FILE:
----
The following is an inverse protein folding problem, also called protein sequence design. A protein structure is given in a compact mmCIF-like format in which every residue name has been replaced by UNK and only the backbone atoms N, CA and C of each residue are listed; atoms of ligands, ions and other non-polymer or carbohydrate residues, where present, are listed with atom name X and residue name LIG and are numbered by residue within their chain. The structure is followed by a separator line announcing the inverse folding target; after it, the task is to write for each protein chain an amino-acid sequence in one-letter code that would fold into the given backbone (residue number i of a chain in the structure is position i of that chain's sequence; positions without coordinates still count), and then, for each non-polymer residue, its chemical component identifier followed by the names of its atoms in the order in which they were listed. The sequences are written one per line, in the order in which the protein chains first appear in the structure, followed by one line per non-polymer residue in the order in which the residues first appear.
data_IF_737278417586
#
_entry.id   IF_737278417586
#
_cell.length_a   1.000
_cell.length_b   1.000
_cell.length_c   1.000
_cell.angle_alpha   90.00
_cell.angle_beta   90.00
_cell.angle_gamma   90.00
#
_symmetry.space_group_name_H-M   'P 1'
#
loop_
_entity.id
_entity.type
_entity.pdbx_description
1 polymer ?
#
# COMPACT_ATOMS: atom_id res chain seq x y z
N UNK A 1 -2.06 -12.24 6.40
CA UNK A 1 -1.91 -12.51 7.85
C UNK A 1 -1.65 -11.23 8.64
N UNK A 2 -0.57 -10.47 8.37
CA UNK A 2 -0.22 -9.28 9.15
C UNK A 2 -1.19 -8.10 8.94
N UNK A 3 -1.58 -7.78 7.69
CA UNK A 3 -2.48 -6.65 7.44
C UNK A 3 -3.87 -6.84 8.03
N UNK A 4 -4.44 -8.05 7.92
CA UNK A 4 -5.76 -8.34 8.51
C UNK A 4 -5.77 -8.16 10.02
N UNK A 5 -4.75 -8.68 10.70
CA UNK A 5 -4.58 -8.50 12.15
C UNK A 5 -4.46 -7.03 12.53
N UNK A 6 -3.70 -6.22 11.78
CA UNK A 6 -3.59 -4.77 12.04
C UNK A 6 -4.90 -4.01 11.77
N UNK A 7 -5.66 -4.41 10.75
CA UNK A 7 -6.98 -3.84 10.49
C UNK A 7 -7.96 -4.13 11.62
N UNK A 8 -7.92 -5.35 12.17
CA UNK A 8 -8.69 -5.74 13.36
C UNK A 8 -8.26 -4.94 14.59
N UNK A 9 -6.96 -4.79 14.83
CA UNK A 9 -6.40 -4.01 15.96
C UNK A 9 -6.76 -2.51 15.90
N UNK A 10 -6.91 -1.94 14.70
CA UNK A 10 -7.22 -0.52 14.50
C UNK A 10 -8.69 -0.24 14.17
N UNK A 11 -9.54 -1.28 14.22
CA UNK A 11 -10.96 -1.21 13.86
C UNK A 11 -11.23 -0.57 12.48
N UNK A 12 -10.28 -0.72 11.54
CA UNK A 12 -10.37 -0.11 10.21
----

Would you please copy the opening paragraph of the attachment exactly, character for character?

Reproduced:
The following is an inverse protein folding problem, also called protein sequence design. A protein structure is given in a compact mmCIF-like format in which every residue name has been replaced by UNK and only the backbone atoms N, CA and C of each residue are listed; atoms of ligands, ions and other non-polymer or carbohydrate residues, where present, are listed with atom name X and residue name LIG and are numbered by residue within their chain. The structure is followed by a separator line announcing the inverse folding target; after it, the task is to write for each protein chain an amino-acid sequence in one-letter code that would fold into the given backbone (residue number i of a chain in the structure is position i of that chain's sequence; positions without coordinates still count), and then, for each non-polymer residue, its chemical component identifier followed by the names of its atoms in the order in which they were listed. The sequences are written one per line, in the order in which the protein chains first appear in the structure, followed by one line per non-polymer residue in the order in which the residues first appear.